More promising news on batteries out of GM

Tim Grewe, GM’s director of battery cell engineering and electrification strategy was interviewed recently and made some fascinating comments that provide a bit more insight as to where the industry may be headed. 

If these darned things would only wear out, we could start to recycle the batteries

He noted that one problem with the company’s recycling effort thus far is that fact that the Volt extended-range batteries are lasting longer than originally anticipated, with one Volt at 450,000 miles on it, and “still chugging along.” So far, there are simply not enough used batteries available for the recycling stream.  GM is also investigating its design with disassembly of the battery in mind, and working with partners who know the recycling business.

Finally, Grewe commented that the company is working on solid state batteries, with that horizon less than eight to 10 years away, “We’re chasing it as hard as we can.”

A challenger to Tesla’s Model 3?

Could we finally have a worthy challenger to the Tesla Model 3?   The Model 3 ate up the lion’s share of 2019 US EV sales (with approximately 150,000 models sold, it was the 9th most sold car in the country) and no other electric model has even come close.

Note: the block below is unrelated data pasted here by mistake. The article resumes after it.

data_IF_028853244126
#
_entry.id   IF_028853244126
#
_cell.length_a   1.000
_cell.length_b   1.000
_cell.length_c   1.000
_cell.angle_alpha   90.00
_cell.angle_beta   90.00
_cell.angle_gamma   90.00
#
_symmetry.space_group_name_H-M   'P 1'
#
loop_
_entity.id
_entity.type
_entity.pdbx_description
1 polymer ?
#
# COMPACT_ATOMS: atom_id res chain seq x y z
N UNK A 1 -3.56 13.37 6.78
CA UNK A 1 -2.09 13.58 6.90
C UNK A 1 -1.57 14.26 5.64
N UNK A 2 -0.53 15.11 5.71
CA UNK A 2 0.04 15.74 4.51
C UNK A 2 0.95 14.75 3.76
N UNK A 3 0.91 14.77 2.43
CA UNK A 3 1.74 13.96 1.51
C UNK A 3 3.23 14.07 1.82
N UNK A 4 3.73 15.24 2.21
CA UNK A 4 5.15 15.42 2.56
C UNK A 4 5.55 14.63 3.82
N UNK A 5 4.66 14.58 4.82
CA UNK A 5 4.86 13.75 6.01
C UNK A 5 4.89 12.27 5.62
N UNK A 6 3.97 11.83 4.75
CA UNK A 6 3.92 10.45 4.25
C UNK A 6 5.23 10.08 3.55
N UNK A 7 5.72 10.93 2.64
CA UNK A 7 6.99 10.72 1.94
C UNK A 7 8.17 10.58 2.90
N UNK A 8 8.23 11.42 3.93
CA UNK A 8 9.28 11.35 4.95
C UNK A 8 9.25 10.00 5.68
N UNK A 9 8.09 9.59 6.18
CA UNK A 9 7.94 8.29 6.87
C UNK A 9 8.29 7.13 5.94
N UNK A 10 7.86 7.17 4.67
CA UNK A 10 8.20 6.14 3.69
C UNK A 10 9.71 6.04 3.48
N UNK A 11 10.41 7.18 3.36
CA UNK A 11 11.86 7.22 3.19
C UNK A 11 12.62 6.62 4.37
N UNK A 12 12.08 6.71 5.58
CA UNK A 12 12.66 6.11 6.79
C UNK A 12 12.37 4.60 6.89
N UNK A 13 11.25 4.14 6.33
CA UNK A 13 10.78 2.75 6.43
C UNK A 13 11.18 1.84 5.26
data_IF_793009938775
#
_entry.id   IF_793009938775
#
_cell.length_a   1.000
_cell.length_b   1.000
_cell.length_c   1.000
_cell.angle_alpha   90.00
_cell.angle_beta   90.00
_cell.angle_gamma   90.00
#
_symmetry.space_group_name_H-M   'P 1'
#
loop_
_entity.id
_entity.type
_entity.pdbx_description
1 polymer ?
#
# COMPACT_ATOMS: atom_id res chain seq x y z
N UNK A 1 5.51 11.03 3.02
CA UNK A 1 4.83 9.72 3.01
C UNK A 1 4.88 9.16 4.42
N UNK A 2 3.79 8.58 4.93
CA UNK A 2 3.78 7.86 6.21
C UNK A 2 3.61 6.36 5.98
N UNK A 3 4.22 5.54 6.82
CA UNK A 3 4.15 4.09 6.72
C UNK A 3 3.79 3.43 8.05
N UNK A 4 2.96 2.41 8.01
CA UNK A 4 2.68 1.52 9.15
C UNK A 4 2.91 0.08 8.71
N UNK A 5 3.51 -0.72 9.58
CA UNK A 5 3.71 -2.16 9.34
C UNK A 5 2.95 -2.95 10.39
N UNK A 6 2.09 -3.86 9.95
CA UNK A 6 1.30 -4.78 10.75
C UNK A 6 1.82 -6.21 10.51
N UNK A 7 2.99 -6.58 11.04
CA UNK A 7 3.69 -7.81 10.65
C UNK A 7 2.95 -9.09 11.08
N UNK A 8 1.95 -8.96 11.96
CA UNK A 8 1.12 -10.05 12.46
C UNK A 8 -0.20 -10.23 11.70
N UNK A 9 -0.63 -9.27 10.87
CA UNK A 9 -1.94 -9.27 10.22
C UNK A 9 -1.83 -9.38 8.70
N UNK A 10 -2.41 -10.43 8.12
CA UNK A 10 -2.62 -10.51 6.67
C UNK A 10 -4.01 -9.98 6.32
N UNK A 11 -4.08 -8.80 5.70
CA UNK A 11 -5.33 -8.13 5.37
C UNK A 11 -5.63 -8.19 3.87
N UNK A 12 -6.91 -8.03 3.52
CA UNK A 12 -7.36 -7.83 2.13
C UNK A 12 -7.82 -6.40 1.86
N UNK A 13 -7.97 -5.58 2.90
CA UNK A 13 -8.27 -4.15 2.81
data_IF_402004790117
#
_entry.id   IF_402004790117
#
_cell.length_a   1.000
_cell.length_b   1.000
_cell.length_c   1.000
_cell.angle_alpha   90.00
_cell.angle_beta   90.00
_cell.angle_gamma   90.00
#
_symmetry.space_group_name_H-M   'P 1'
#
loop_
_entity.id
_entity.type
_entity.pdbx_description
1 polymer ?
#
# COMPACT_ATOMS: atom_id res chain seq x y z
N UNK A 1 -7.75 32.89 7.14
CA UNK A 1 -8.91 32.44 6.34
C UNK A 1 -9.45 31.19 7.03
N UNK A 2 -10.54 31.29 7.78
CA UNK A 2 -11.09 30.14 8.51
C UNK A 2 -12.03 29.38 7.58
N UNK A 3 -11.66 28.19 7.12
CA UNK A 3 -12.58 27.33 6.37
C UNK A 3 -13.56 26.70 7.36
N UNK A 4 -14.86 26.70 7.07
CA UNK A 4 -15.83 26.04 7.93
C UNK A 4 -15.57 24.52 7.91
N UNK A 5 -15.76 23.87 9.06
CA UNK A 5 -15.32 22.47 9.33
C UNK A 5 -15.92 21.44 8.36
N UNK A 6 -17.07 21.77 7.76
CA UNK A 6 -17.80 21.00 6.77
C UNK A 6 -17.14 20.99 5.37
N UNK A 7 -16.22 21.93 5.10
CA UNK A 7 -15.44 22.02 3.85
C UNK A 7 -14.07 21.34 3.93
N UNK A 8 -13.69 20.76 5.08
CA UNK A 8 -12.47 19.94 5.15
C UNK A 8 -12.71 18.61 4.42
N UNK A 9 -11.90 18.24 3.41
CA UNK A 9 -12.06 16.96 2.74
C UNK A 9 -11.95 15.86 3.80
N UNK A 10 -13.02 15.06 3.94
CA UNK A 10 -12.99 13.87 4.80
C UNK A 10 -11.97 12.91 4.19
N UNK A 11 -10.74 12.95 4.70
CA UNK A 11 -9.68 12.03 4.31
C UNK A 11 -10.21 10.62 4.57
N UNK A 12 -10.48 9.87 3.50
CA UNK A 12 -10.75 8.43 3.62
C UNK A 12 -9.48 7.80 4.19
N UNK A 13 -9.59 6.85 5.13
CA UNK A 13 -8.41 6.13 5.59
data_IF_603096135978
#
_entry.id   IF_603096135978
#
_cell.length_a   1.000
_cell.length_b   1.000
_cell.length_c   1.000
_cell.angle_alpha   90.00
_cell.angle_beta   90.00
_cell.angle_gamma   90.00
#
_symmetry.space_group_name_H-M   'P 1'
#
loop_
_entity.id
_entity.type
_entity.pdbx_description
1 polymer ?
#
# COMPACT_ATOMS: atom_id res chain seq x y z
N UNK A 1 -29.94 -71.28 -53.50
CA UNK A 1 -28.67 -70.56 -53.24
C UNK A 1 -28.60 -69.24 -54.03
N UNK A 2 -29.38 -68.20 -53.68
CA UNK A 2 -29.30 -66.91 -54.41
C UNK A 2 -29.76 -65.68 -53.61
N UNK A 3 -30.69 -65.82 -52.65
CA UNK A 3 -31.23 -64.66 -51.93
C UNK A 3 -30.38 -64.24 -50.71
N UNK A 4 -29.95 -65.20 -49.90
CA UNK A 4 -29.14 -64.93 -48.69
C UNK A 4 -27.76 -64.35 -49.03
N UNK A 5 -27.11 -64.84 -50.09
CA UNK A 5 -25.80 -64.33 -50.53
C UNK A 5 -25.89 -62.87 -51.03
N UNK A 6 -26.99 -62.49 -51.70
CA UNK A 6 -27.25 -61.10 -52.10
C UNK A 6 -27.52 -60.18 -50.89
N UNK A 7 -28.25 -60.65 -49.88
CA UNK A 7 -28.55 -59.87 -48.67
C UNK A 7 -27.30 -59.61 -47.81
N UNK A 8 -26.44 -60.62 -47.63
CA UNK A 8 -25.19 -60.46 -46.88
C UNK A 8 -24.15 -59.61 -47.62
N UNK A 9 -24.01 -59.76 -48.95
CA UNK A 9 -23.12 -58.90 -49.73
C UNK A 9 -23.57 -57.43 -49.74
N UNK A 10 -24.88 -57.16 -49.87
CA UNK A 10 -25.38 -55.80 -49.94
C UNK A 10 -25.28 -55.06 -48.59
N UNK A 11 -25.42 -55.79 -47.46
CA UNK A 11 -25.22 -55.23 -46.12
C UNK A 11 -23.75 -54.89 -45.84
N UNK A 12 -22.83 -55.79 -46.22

Making waves with a new car that’s meant to be green and affordable

However, up and coming Fisker is showing off its new model – the Fisker Ocean – to some acclaim, and the company indicates it has a large number of orders from both North America and Europe.  Fisker’s model debuts next month at the 2020 Geneva motor show, and Fisker is calling it “the world’s most sustainable vehicle,” with “vegan interior and recycled materials throughout.”  It’s also got a solar roof – which Fisker claims can provide up to 1,000 miles of additional solar-powered range annually (in the right climes).  The Ocean has a 80+ kWh battery pack, 300 miles of range and accommodates fast charging – going from 15 to 80 percent will take 30 minutes. 

Fisker is planning to lease many of its cars, with the base model at $2,999 and $379 per month, after an initial payment.  An outright purchase will set you back at least $37,499, or as low as $29,999 after tax credits.